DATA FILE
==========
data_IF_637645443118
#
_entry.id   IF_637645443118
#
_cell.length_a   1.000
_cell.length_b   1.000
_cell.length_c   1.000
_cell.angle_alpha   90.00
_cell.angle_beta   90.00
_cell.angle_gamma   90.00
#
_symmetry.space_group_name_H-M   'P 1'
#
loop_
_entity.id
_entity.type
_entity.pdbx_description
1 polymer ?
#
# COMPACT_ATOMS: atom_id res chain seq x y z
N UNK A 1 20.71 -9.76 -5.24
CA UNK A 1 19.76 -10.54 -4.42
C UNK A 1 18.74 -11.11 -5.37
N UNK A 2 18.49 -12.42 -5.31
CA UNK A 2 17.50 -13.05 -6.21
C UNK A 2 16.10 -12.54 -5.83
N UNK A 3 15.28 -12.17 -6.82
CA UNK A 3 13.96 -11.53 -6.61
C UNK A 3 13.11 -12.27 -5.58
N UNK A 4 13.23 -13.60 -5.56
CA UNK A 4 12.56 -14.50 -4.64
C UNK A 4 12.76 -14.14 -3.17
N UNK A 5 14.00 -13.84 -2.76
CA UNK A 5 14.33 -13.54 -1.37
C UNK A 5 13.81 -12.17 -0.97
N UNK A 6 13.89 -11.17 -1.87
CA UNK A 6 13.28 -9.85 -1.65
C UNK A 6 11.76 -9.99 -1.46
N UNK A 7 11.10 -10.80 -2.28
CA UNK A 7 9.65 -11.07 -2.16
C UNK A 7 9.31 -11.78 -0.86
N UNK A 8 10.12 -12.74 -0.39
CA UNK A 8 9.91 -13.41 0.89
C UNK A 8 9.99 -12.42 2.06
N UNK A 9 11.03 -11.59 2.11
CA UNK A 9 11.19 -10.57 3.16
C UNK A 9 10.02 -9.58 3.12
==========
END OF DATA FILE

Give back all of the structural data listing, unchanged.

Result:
data_IF_637645443118
#
_entry.id   IF_637645443118
#
_cell.length_a   1.000
_cell.length_b   1.000
_cell.length_c   1.000
_cell.angle_alpha   90.00
_cell.angle_beta   90.00
_cell.angle_gamma   90.00
#
_symmetry.space_group_name_H-M   'P 1'
#
loop_
_entity.id
_entity.type
_entity.pdbx_description
1 polymer ?
#
# COMPACT_ATOMS: atom_id res chain seq x y z
N UNK A 1 20.71 -9.76 -5.24
CA UNK A 1 19.76 -10.54 -4.42
C UNK A 1 18.74 -11.11 -5.37
N UNK A 2 18.49 -12.42 -5.31
CA UNK A 2 17.50 -13.05 -6.21
C UNK A 2 16.10 -12.54 -5.83
N UNK A 3 15.28 -12.17 -6.82
CA UNK A 3 13.96 -11.53 -6.61
C UNK A 3 13.11 -12.27 -5.58
N UNK A 4 13.23 -13.60 -5.56
CA UNK A 4 12.56 -14.50 -4.64
C UNK A 4 12.76 -14.14 -3.17
N UNK A 5 14.00 -13.84 -2.76
CA UNK A 5 14.33 -13.54 -1.37
C UNK A 5 13.81 -12.17 -0.97
N UNK A 6 13.89 -11.17 -1.87
CA UNK A 6 13.28 -9.85 -1.65
C UNK A 6 11.76 -9.99 -1.46
N UNK A 7 11.10 -10.80 -2.28
CA UNK A 7 9.65 -11.07 -2.16
C UNK A 7 9.31 -11.78 -0.86
N UNK A 8 10.12 -12.74 -0.39
CA UNK A 8 9.91 -13.41 0.89
C UNK A 8 9.99 -12.42 2.06
N UNK A 9 11.03 -11.59 2.11
CA UNK A 9 11.19 -10.57 3.16
C UNK A 9 10.02 -9.58 3.12